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We the undersigned are concerned about the health and human rights of Haitian immigrants and denounce the Trump Administration’s deportation of 61 Haitian Nationals on April 7, 2020, from Immigration and Customs Enforcement (ICE) detention centers. 

We the undersigned demand that the Trump Administration halt all deportations to Haiti during the coronavirus pandemic.  More deportations to Haiti are scheduled for the coming days and weeks. Rather than be deported where they face serious harm if they fall ill and risk infecting thousands of others, they should be released from detention into the care of their friends and families so that they may safely quarantine, especially those who are more vulnerable to serious complications from the virus due to age, medical condition or other factors.

We are deeply concerned that all detainees in ICE detention centers have a high risk of exposure to coronavirus.  Dozens of immigration detainees and ICE agents in often-overcrowded detention facilities across the country have tested positive for COVID-19. While states across the country mandate social distancing, in many of the detention centers over 100 detainees live in one dorm room and share only a few toilets.  Detainees have minimal access to medical care, COVID tests, soap or hand sanitizer. Given these conditions, detainees are at high risk of both contracting and dying from COVID-19.

However, reducing overcrowding in detention centers does not mean that ICE should deport detainees without proper removal proceedings in the midst of the largest global pandemic of our lifetimes.  John Sandweg, Former acting director of ICE, concedes that ICE detention centers “are extremely susceptible to outbreaks of infectious diseases” and recommends that the Trump Administration “release the thousands of nonviolent, low-flight-risk detainees currently in ICE custody.” 

We are also concerned that Haiti’s fragile government, almost non-existent healthcare system and close, impoverished living conditions would make it challenging to contain and treat a massive surge of COVID-19 cases.  According to a local nonprofit, as a result of international policy and government inaction, Haiti has only 39 physicians to manage COVID-19, 124 ICU beds and the capacity to ventilate 62 people in a country of 11 million people.  Community spread of the disease, 47 cases and three deaths have been reported. These numbers are likely to be far higher, as only 498 tests had been reportedly administered to date.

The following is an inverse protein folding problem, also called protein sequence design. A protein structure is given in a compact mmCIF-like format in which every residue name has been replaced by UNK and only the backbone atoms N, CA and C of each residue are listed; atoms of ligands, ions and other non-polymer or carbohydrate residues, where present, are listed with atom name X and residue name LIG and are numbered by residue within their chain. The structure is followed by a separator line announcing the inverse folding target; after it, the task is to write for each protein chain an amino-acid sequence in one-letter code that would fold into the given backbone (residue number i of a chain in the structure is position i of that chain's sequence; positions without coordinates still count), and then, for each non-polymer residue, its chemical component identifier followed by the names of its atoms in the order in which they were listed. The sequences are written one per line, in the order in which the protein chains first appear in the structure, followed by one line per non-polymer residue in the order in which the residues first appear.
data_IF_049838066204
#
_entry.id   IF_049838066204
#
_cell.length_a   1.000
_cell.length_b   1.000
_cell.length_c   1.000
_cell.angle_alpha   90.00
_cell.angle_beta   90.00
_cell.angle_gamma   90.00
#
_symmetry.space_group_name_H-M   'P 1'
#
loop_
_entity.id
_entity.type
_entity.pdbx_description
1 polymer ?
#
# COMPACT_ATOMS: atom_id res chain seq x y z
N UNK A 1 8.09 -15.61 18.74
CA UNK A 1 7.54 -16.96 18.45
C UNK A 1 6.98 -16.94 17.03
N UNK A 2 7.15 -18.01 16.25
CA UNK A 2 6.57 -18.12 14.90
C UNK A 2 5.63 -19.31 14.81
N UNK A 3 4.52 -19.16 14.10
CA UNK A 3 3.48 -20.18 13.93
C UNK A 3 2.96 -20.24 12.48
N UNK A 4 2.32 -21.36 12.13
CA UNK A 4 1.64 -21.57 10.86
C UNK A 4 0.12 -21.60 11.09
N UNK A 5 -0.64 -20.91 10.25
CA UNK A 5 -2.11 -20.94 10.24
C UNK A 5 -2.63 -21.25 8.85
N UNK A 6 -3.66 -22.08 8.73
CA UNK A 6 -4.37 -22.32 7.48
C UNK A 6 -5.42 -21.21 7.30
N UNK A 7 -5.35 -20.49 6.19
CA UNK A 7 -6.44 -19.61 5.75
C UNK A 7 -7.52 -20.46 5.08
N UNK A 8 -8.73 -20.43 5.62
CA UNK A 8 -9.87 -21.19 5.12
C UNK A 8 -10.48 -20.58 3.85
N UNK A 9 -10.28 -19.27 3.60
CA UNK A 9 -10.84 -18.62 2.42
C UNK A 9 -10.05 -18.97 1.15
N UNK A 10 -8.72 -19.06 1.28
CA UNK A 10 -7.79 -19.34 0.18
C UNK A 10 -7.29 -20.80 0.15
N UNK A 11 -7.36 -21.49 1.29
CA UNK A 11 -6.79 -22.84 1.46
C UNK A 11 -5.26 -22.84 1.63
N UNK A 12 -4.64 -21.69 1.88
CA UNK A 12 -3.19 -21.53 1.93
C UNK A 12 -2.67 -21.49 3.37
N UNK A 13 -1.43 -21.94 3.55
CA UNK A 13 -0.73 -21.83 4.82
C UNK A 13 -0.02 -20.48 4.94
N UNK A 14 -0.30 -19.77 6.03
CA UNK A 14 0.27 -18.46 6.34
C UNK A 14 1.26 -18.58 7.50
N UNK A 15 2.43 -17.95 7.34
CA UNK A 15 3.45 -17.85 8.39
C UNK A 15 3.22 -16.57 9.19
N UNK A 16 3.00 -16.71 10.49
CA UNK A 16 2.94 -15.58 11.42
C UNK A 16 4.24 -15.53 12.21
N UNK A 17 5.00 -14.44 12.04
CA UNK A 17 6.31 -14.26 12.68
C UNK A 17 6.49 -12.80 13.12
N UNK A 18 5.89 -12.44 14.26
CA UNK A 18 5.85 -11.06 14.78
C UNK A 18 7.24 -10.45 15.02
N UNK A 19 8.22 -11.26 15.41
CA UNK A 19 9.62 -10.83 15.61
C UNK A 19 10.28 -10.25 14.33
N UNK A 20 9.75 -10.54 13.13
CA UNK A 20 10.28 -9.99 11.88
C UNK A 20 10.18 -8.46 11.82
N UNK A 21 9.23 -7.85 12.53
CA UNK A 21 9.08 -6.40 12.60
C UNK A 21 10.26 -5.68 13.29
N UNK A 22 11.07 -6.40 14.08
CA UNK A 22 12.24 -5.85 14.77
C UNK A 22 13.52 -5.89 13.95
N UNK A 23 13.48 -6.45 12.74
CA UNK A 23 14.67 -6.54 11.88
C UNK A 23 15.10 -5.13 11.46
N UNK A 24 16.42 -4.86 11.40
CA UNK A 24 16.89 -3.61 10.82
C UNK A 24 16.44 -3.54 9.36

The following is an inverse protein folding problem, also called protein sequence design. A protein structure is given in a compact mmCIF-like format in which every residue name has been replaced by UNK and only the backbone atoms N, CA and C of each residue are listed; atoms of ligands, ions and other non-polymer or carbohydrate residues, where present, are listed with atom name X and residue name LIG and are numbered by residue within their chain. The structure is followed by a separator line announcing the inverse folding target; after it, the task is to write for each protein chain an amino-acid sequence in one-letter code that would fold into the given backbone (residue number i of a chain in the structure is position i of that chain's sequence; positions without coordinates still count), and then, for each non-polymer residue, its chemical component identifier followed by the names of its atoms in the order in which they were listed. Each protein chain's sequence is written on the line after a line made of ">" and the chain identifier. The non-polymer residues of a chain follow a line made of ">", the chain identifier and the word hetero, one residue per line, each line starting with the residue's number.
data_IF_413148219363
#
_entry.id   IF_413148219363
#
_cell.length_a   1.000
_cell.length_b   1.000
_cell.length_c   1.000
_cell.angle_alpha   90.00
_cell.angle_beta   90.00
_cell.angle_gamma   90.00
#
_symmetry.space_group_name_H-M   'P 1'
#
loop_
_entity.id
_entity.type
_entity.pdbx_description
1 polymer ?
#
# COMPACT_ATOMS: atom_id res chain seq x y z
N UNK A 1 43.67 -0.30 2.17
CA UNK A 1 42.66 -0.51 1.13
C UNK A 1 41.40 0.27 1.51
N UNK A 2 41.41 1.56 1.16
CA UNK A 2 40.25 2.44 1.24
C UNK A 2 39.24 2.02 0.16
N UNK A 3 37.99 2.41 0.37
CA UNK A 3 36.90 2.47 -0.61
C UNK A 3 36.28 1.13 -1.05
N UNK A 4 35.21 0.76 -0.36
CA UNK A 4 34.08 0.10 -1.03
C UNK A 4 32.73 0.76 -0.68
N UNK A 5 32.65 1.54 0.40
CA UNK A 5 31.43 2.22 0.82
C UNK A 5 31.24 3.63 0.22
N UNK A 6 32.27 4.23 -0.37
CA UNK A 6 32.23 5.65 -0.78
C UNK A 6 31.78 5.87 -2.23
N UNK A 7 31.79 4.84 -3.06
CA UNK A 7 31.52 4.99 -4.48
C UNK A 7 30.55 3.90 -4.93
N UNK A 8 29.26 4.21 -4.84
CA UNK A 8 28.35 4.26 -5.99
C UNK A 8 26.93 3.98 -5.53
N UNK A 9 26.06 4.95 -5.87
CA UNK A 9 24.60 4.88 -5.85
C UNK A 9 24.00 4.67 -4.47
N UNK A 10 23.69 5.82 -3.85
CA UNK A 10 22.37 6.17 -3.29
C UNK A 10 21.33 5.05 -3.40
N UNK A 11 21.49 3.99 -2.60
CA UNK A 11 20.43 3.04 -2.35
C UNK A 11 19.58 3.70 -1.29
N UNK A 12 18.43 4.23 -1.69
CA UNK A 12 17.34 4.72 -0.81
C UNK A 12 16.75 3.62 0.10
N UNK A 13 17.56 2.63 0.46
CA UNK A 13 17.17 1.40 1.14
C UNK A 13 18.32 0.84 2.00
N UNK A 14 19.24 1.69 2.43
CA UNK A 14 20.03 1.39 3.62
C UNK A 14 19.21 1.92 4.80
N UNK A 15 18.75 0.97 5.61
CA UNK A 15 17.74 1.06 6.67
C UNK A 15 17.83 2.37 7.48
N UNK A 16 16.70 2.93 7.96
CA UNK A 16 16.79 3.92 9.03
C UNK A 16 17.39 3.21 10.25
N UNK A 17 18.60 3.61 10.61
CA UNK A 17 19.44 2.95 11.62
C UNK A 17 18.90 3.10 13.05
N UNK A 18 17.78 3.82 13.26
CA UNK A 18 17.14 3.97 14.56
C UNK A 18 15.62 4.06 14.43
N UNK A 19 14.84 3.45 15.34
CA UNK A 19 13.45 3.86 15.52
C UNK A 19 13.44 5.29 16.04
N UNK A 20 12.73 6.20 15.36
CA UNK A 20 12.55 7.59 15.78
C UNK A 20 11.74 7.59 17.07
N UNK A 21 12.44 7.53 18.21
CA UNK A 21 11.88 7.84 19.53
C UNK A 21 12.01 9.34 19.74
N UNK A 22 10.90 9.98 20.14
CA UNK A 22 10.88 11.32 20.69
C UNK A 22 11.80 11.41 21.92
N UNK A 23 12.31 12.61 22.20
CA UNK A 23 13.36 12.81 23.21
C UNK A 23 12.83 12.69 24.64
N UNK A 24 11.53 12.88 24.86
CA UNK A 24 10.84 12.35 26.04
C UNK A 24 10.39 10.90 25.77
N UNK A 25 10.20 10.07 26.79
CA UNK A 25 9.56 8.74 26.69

It’s unclear how the U.S. government could justify deportations when last month it issued a level 4 travel advisory for Haiti, labeling Haiti as dangerous as conflict zones such as Afghanistan, South Sudan and Somalia.  But the deportation on April 7 falls in line with the U.S. government’s long history of discrimination and poor treatment against Haitians. 

For over 200 years, Haiti has tried to be a friend to the U.S., but the U.S. has never had Haiti’s best interest.  Haitians continue to pay for winning their independence from France in a slave rebellion in 1804, and for abolishing slavery.  The U.S. did not recognize Haiti’s statehood until 1862, 58 years after it declared independence. In 1915-34, the U.S. Marines illegally invaded and occupied Haiti, seized control of the Haitian National Bank and amended the constitution to allow foreign land ownership.  More recently, the U.S. financially and diplomatically supported the Duvalier dictatorship from 1957-86, supported the overthrow of democratically-elected president Jean-Bertrand Aristide and meddled in multiple recent elections.

The U.S. immigration prison system as we know it today started in the 1990s when the Coast Guard collected tens of thousands of Haitian refugees and imprisoned them in Guantanamo Bay.  Guantanamo was known as the “HIV prison camp” because of the poor treatment of HIV positive Haitian refugees, who were wrongly blamed for the AIDS epidemic in the U.S.

President Donald Trump promised to be a champion for Haitian-Americans on his campaign trail in South Florida in 2016, but this president too has disregarded the rights and dignity of Haitians.  President Trump notoriously referred to Haiti as a sh*ithole country in 2018, and terminated Temporary Protected Status (TPS) for Haitians despite evidence from his own State Department that Haiti was unprepared to receive deportees due to a severe housing shortage and public health crisis following the 2010 earthquake, Hurricane Matthew and a cholera epidemic brought by United Nations peacekeeping soldiers.  

In the words of The Miami Herald Editorial Board, “Deportations despite coronavirus is Trump’s cruel, and usual, punishment of Haitians.”  

We proudly stand in solidarity with our Haitian sisters and brothers and urge the Trump Administration to immediately take the following actions:

• Halt all deportations of Haitian Nationals back to Haiti;

• Release immigrants from detention maximizing use of humanitarian parole, release on recognizance, and where necessary, community-based alternatives to detention, following medical screening and in a manner consistent with public health protocols on COVID-19; and

• Coordinate with local groups to ensure housing and transportation upon release, and avoid holding asylum seekers in enclosed or densely populated spaces.


1. A. Philip Randolph Institute

2. African Advocacy Network (AAN)

3. Adelanto Visitation Network

4. Adhikaar

5. Advocate Visitors with Immigrants in Detention

6. African Communities Together

7. Al Oltro Lado

8. Alianza Americas

9. Alkalay Law Office

10. Alternative Chance


12. America’s Voice

13. Americans for Immigrant Justice

14. Association of Haitian Professionals (AHP)

15. Baptist Peace fellowship of North America

16. Beyond Borders